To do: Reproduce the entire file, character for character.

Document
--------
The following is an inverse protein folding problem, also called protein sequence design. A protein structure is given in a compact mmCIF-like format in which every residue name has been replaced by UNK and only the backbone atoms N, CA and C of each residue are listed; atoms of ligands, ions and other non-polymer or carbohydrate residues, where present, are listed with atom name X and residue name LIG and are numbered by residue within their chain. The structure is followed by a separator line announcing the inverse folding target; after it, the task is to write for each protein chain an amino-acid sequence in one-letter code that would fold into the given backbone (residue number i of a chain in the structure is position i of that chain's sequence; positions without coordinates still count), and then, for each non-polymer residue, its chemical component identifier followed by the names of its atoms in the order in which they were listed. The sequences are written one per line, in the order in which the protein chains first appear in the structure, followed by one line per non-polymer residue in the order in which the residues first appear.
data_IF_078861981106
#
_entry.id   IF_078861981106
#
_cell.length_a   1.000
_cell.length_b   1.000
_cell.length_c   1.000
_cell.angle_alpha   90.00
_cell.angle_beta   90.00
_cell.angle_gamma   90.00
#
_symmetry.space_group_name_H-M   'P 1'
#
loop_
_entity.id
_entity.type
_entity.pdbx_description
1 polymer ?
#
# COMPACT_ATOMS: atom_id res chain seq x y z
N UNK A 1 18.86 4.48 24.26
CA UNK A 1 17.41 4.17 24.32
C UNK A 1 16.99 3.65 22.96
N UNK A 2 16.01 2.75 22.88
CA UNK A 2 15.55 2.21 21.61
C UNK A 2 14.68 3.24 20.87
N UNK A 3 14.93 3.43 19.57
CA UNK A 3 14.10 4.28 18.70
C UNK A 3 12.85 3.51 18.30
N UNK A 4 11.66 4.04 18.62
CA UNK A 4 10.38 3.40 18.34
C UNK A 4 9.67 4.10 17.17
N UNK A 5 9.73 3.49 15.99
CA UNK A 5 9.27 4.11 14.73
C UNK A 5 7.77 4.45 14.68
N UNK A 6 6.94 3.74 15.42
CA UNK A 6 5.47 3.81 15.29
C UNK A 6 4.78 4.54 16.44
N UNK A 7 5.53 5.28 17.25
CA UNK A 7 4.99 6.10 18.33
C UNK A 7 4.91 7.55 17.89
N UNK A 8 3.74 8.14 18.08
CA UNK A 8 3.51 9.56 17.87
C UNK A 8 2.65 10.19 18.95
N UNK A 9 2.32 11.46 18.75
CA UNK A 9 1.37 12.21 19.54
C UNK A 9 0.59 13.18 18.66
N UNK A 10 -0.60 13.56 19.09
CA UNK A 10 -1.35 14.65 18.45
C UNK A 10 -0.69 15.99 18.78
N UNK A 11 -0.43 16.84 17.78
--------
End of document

The following is an inverse protein folding problem, also called protein sequence design. A protein structure is given in a compact mmCIF-like format in which every residue name has been replaced by UNK and only the backbone atoms N, CA and C of each residue are listed; atoms of ligands, ions and other non-polymer or carbohydrate residues, where present, are listed with atom name X and residue name LIG and are numbered by residue within their chain. The structure is followed by a separator line announcing the inverse folding target; after it, the task is to write for each protein chain an amino-acid sequence in one-letter code that would fold into the given backbone (residue number i of a chain in the structure is position i of that chain's sequence; positions without coordinates still count), and then, for each non-polymer residue, its chemical component identifier followed by the names of its atoms in the order in which they were listed. The sequences are written one per line, in the order in which the protein chains first appear in the structure, followed by one line per non-polymer residue in the order in which the residues first appear.
data_IF_078861981106
#
_entry.id   IF_078861981106
#
_cell.length_a   1.000
_cell.length_b   1.000
_cell.length_c   1.000
_cell.angle_alpha   90.00
_cell.angle_beta   90.00
_cell.angle_gamma   90.00
#
_symmetry.space_group_name_H-M   'P 1'
#
loop_
_entity.id
_entity.type
_entity.pdbx_description
1 polymer ?
#
# COMPACT_ATOMS: atom_id res chain seq x y z
N UNK A 1 18.86 4.48 24.26
CA UNK A 1 17.41 4.17 24.32
C UNK A 1 16.99 3.65 22.96
N UNK A 2 16.01 2.75 22.88
CA UNK A 2 15.55 2.21 21.61
C UNK A 2 14.68 3.24 20.87
N UNK A 3 14.93 3.43 19.57
CA UNK A 3 14.10 4.28 18.70
C UNK A 3 12.85 3.51 18.30
N UNK A 4 11.66 4.04 18.62
CA UNK A 4 10.38 3.40 18.34
C UNK A 4 9.67 4.10 17.17
N UNK A 5 9.73 3.49 15.99
CA UNK A 5 9.27 4.11 14.73
C UNK A 5 7.77 4.45 14.68
N UNK A 6 6.94 3.74 15.42
CA UNK A 6 5.47 3.81 15.29
C UNK A 6 4.78 4.54 16.44
N UNK A 7 5.53 5.28 17.25
CA UNK A 7 4.99 6.10 18.33
C UNK A 7 4.91 7.55 17.89
N UNK A 8 3.74 8.14 18.08
CA UNK A 8 3.51 9.56 17.87
C UNK A 8 2.65 10.19 18.95
N UNK A 9 2.32 11.46 18.75
CA UNK A 9 1.37 12.21 19.54
C UNK A 9 0.59 13.18 18.66
N UNK A 10 -0.60 13.56 19.09
CA UNK A 10 -1.35 14.65 18.45
C UNK A 10 -0.69 15.99 18.78
N UNK A 11 -0.43 16.84 17.78